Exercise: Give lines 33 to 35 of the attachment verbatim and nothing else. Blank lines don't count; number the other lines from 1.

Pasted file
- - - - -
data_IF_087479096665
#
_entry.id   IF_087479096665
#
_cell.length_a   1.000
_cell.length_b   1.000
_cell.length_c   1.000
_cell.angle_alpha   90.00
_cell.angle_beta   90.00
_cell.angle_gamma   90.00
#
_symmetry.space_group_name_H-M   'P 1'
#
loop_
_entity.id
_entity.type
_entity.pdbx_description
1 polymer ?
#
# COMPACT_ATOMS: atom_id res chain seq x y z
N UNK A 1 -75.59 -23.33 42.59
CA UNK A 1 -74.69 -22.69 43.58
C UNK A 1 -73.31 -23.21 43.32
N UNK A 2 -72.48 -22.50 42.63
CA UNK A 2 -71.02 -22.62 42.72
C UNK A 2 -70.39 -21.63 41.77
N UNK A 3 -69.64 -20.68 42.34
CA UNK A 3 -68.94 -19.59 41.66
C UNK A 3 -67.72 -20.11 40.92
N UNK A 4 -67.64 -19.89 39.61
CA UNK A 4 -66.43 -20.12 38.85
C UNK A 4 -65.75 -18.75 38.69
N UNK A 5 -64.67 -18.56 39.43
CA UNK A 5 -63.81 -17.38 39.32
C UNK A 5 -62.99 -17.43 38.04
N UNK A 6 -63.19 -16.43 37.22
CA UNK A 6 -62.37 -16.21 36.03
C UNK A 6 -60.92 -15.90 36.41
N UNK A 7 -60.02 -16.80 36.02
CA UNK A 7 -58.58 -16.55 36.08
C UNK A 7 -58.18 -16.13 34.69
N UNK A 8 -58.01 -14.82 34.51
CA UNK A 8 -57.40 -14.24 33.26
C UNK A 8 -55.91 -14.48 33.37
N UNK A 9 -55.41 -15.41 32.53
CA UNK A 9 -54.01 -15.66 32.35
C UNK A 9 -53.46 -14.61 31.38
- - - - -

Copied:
N UNK A 5 -64.67 -18.56 39.43
CA UNK A 5 -63.81 -17.38 39.32
C UNK A 5 -62.99 -17.43 38.04